The State of Louisiana is required by the Federal Government pursuant to OBRA 1993 to seek reimbursement from a Medicaid recipient’s estate for long-term care assistance provided by Medicaid. Typically, the family home is not counted when applying for Medicaid and is part of the Medicaid recipient’s estate. Upon the Medicaid recipient’s death, the State of Louisiana may seek recovery for the total amount of nursing home expenses paid by the state. Because the family home is often part of the Medicaid recipient’s estate, recovery is applied against the family home. The state may file a lien against the home to enforce recovery rights.
Protecting Your Home From Louisiana Medicaid Estate Recovery
Your home is not counted as an asset so long as you intend to return to your home after a stay in a nursing home. After your death, your home may be subject to estate recovery, but estate recovery may not occur during your or your spouse’s lifetime. Therefore, your home is an exempt asset for your lifetime and the lifetime of your spouse. Your home is also exempt if you have a surviving child under the age of 21 or a child who is blind or disabled as defined by the Social Security Administration. Often, the home is the sole asset in the estate of a Medicaid recipient. The State may attach a lien to the home to recover Medicaid payments as mandated by federal law. Planning options include transferring the home to a trust, to one or more children, or retaining a lifetime usufruct. Additional planning options may also apply. The right option depends on your situation.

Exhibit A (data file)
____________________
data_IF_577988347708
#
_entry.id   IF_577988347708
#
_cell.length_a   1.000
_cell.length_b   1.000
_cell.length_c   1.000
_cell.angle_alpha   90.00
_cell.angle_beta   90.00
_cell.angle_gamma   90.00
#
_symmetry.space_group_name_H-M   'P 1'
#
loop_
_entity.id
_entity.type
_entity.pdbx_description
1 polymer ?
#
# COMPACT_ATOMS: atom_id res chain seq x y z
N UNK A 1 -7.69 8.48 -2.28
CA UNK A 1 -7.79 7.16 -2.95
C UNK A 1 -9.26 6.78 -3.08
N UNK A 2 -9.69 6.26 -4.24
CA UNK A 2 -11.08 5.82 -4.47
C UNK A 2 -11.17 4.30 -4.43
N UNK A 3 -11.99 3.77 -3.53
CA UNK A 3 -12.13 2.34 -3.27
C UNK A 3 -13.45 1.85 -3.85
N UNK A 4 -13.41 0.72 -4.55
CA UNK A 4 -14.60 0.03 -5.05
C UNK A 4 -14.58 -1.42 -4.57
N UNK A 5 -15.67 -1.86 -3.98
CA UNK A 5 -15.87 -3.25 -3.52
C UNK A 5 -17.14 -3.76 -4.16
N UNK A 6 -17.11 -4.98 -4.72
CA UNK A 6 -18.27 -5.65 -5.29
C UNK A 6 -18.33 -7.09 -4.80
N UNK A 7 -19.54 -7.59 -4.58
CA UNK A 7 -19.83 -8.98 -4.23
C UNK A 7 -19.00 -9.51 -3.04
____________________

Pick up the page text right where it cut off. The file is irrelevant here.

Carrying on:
In some circumstances the family decides to sell the family home because the owner will not be able to return home. For example, the home may be falling into disrepair, a vacant home may not be insurable, or no family members are near to help maintain the home. Over time the home may significantly depreciate in value. To make matters worse, estate recovery will occur upon the death of the homeowner. All of these concerns may cause the family to decide to sell the home. The proceeds from the sale will be considered a countable resource to the Medicaid recipient. Without proper planning the proceeds will be spent-down on the nursing home. Alternatively, special planning strategies would allow approximately half of the proceeds to be protected from spend-down.
Click here to download John’s Long-Term Care and Medicaid Planning Checklist.
Read John’s book, Louisiana Retirement and Estate Planning, for more information about long-term care and Louisiana Medicaid planning.